I go see old people.

I’ve met old people.

There are some amazing old people out there.

And I shouldn’t be the one having to go see them.

It’s a shame that this kind of job must exist.

***

June 15th is World Elder Abuse Awareness Day

Please wear purple to show your support.

More importantly

Please be aware of the old people in your world.

And help them if they need help.

If they don’t need help,

Just go see them.

We all have a story.

No one wants to be forgotten.

No one wants to be abused, neglected or exploited.

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67 thoughts on “It’s My Job

  1. dogear6 says:

    It is as shame that what you do exists, but you’ve made it a calling. Not everyone who does your work sees it as a calling, just like I mentored so many in the workplace whether they worked for me or not. It was my calling, not just a job.

    You captured – briefly as usual – what the day is like when you go out and the value of each person you might meet. Nice job!

    Also, loved the gravatar you made for your husband. I hovered my mouse over to see who it was that had a “look” so similar to your artwork. Not a surprise!

    Have a good evening!

    Nancy

    • Thank you Nancy. I have worked with amazing people in this field. I happen to write about it. I am impressed by the grace and generosity of so many people in this field. I have learned of respect and dignity in so many different ways from so many different people. Mostly, the people we serve. I have often walked out of ‘visit’ to examine, or re-examine, my life and my perspective. Some have changed. Some have been strengthened.

      And thank you for loving his gravatar. We actually made tshirts for ourselves of this and when we wore them people loved them. They thought it was either Einstein, Colonel Sanders or a few other notables. But most looked at the shirt, then him, and wondered if he was famous and they couldn’t place him! 🙂

  2. janet says:

    It’s your passion, and it is evident in that smile you share.

  3. janet says:

    But it’s really your hair they remember.

    • 😀 It is indeed the hair. 🙂 And thank you. 🙂 I hope others read this comment so I can say that this comment is from someone who is the epitome of compassion in what we do. 🙂 Coworker extraordinaire. Thank you.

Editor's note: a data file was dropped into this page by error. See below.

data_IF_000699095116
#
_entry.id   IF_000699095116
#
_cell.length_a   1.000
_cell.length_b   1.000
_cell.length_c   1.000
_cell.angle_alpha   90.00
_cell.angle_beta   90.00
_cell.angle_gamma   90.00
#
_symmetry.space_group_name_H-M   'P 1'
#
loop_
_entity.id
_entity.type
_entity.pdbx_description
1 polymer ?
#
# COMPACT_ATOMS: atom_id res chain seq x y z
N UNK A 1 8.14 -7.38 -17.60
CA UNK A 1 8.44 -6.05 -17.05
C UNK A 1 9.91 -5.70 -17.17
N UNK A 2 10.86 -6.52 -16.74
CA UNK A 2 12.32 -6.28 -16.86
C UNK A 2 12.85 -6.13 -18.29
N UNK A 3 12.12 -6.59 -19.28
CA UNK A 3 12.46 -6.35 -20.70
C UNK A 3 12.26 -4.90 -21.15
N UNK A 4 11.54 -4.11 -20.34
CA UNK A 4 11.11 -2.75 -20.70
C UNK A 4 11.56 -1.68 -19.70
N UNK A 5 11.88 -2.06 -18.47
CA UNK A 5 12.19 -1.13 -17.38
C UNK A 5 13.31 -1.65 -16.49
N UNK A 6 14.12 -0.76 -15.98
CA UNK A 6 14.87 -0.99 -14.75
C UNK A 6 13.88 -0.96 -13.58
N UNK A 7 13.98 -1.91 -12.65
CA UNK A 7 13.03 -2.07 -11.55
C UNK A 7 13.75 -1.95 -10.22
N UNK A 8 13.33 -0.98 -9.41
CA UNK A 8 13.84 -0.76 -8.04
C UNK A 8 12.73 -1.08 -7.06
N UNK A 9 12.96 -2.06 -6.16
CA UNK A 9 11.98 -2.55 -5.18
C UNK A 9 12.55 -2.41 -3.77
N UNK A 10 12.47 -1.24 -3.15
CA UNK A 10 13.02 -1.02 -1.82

4. jmgoyder says:

    You are wonderful and I am so much on your wavelength. I am in the midst of a strange conundrum now that I’ve been pushed into resigning my job in the dementia cottage of Anthony’s nursing home by middle-management. I want desperately to continue to visit these residents with dementia but intuit that these two women might make it difficult. Wish me luck!

    • I am more than wishing you luck Julie. I’d like to know why anyone in the field of care for these folks would want to limit something that their residents enjoy and benefit from? That is a sign of a power play and a sure sign of indifference to the people they serve.

      I hope you keep us posted.

  5. This post is so wonderful Colleen and gives me faith in humans again. Humans who are like you and who care. Someday I could be one of those old people or our parents could be one of those old people that cannot do for themselves anymore. We need more people in this world to care. I will wear purple on June 15 to support this cause. Many blessings to you, to people like you and to all the old people.

    • I think the people who are indifferent to others needs and situations are completely clueless that we are all a breath away from being that needy of someone. I have learned to not take for granted what it is I have and can do. And it helps me to keep an eye on where I’m going….which is where they are. Because I never leave without thinking….they were once right where I am.